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electric-scooters

Stay safe when riding electric scooters



Minimize the risk of head injuries by wearing a helmet.

With more than 65,000 on American streets, electric scooters are every bit as much a part of our transportation landscape as delivery trucks or rideshare cars. E-scooters are a cost-efficient and convenient mode of transportation, but do users collectively understand the risks of riding them?

A study by the University of California, Los Angeles several years ago examined emergency room admission data involving e-scooter injuries and found:

  • 5% of the time users were wearing helmets, and 32% of all admissions had some type of head-related injury
  • 40% of all admissions involved fractures


In the fall of 2021, the Consumer Product Safety Commission examined e-scooter injury trends in several hundred hospitals nationally and found:

  • More than 133,000 emergency room visits from 2021- 2021 involved scooters, hoverboards and e-bikes.
  • 58% of all injuries involving e-scooters were to users 25 and older.
  • Fractures were the most common injuries followed by contusions and abrasions.
  • The most frequently injured body parts were upper and lower limbs followed by the head and neck.
  • Most injuries, often serious, were related to falls: loss of control, collision with objects and pavement irregularities.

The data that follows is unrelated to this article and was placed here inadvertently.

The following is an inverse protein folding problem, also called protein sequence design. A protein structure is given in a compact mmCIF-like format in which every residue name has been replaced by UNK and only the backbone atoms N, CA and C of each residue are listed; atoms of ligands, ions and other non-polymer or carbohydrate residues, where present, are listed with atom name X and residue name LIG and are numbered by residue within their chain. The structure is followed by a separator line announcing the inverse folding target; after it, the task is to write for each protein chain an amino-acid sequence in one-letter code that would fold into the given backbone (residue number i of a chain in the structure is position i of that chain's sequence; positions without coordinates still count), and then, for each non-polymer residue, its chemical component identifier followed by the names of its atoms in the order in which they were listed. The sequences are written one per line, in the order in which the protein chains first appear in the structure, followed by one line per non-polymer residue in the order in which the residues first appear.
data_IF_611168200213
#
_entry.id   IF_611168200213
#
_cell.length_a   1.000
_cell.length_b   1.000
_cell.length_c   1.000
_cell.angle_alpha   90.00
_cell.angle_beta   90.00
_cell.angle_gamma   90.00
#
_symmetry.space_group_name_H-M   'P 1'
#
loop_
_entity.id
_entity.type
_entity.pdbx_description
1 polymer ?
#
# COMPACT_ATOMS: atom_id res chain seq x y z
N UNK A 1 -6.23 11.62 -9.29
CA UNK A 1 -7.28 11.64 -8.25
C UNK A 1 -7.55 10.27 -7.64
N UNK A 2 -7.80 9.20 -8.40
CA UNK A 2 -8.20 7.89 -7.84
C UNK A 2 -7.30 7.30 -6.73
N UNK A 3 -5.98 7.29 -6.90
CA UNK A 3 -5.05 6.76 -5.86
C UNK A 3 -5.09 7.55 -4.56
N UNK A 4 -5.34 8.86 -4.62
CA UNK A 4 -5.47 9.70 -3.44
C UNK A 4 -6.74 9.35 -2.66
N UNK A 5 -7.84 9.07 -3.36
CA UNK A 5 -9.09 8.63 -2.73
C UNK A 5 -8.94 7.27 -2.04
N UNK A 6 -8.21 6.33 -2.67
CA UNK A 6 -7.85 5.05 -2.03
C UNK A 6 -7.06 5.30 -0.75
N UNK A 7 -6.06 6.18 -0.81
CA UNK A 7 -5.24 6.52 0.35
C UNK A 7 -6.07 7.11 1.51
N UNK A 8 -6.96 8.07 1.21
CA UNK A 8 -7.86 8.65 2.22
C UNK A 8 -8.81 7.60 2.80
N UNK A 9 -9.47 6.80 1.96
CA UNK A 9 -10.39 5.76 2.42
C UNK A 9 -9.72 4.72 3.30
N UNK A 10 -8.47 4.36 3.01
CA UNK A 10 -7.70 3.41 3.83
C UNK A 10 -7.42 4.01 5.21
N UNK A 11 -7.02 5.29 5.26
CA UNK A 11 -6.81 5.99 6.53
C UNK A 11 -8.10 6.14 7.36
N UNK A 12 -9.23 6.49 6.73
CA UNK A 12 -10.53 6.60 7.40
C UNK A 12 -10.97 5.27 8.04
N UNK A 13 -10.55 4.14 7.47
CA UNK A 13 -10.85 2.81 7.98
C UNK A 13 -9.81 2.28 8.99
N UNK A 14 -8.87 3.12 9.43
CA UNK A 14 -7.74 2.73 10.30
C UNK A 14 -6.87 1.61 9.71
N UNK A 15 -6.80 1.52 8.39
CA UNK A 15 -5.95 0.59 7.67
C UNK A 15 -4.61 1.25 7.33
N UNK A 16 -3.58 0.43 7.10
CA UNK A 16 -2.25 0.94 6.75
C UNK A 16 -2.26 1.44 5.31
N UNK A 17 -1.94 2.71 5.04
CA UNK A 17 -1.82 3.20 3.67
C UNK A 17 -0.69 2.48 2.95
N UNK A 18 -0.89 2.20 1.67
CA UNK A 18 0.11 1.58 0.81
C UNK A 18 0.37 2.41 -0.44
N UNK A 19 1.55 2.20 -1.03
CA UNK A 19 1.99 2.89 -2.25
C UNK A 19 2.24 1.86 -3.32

The good news is you can minimize your risk of injury when riding an electric scooter.

 

BEFORE STARTING


If you follow only one recommendation, make it this one: Always wear a helmet.

  • Inspect the brakes; know how long it takes you to stop and be sure to add braking distance in rainy or inclement weather
  • Check the tires for flats, nails or low pressure. Because the tires are so small and close to the ground, the effect and consequences of them contacting debris or objects on the pavement is magnified
  • Read and understand all manufacturer labels and safety instructions
  • Follow the manufacturer’s recommended charging time; overcharging has been associated with overheating and fires
  • Be visible. Scooters are often difficult to see, so wear brightly colored clothing or reflective gear as needed

 

WHILE RIDING

Don’t assume others will see you.

  • Adopt a mindset of defensive driving; think of the scooter as a vehicle and not a toy
  • Stay sober. Do not operate under the influence of drugs or alcohol
  • Ride one person per scooter because additional riders interfere with your balance and greatly increase the risk of collisions
  • Eliminate distractions; don’t use headphones, so you can stay aware of your surroundings
  • Ride on streets, not sidewalks; check local regulations for use on bike paths
  • Follow all traffic laws
  • Beware of obstacles in the streets as small potholes and debris can easily cause a fall
  • Ride normally. Do not perform stunts or jumps that could damage the scooter as they aren’t designed for the stress of stunts that could interfere with their balance
  • Slow down when driving downhill; understand the scooter can pick up speed quickly

Following these tips will help get you where you want to go and, most importantly, get you there safely.



 

MORE INFORMATION

“Injuries Associated with Standing Electric Scooter Use” ( 2021), National Library of Medicine, National Center for Biotechnology Information

“Electric Scooter Injuries are on the Rise: CPSC Releases New Study” ( 2021), U.S. Consumer Product Safety Commission

 



This loss control information is advisory only. The authors assume no responsibility for management or control of loss control activities. Not all exposures are identified in this article. Contact your local, independent insurance agent for coverage advice and policy service.

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